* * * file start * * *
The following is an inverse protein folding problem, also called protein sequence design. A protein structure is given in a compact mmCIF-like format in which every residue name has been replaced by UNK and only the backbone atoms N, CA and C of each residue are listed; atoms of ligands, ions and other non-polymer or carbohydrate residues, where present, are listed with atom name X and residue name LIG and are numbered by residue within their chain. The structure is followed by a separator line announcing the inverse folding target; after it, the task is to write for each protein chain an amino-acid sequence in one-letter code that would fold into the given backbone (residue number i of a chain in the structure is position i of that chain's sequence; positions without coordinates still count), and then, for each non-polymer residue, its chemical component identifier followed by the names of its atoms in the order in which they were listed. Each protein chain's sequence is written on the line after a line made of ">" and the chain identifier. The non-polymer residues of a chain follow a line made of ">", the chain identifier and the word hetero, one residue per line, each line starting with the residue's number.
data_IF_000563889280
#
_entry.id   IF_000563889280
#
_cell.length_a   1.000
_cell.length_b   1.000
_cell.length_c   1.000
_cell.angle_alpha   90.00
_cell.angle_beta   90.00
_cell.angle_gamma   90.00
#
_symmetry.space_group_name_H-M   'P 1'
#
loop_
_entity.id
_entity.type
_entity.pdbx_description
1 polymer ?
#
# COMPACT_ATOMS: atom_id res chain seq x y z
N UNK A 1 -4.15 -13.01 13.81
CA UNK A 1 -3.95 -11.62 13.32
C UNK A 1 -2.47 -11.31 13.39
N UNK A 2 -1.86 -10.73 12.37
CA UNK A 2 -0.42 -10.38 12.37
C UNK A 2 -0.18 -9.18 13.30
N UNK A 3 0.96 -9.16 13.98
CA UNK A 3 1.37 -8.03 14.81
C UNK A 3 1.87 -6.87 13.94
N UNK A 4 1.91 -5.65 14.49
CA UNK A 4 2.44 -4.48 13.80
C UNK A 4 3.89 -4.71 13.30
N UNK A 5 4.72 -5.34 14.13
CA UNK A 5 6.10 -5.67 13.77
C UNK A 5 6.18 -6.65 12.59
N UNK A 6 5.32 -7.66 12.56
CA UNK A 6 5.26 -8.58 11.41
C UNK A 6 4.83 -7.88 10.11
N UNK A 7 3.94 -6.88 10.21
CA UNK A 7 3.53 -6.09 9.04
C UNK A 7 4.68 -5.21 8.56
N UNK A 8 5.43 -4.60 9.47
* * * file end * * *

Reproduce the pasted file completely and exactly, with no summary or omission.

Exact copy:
The following is an inverse protein folding problem, also called protein sequence design. A protein structure is given in a compact mmCIF-like format in which every residue name has been replaced by UNK and only the backbone atoms N, CA and C of each residue are listed; atoms of ligands, ions and other non-polymer or carbohydrate residues, where present, are listed with atom name X and residue name LIG and are numbered by residue within their chain. The structure is followed by a separator line announcing the inverse folding target; after it, the task is to write for each protein chain an amino-acid sequence in one-letter code that would fold into the given backbone (residue number i of a chain in the structure is position i of that chain's sequence; positions without coordinates still count), and then, for each non-polymer residue, its chemical component identifier followed by the names of its atoms in the order in which they were listed. Each protein chain's sequence is written on the line after a line made of ">" and the chain identifier. The non-polymer residues of a chain follow a line made of ">", the chain identifier and the word hetero, one residue per line, each line starting with the residue's number.
data_IF_000563889280
#
_entry.id   IF_000563889280
#
_cell.length_a   1.000
_cell.length_b   1.000
_cell.length_c   1.000
_cell.angle_alpha   90.00
_cell.angle_beta   90.00
_cell.angle_gamma   90.00
#
_symmetry.space_group_name_H-M   'P 1'
#
loop_
_entity.id
_entity.type
_entity.pdbx_description
1 polymer ?
#
# COMPACT_ATOMS: atom_id res chain seq x y z
N UNK A 1 -4.15 -13.01 13.81
CA UNK A 1 -3.95 -11.62 13.32
C UNK A 1 -2.47 -11.31 13.39
N UNK A 2 -1.86 -10.73 12.37
CA UNK A 2 -0.42 -10.38 12.37
C UNK A 2 -0.18 -9.18 13.30
N UNK A 3 0.96 -9.16 13.98
CA UNK A 3 1.37 -8.03 14.81
C UNK A 3 1.87 -6.87 13.94
N UNK A 4 1.91 -5.65 14.49
CA UNK A 4 2.44 -4.48 13.80
C UNK A 4 3.89 -4.71 13.30
N UNK A 5 4.72 -5.34 14.13
CA UNK A 5 6.10 -5.67 13.77
C UNK A 5 6.18 -6.65 12.59
N UNK A 6 5.32 -7.66 12.56
CA UNK A 6 5.26 -8.58 11.41
C UNK A 6 4.83 -7.88 10.11
N UNK A 7 3.94 -6.88 10.21
CA UNK A 7 3.53 -6.09 9.04
C UNK A 7 4.68 -5.21 8.56
N UNK A 8 5.43 -4.60 9.47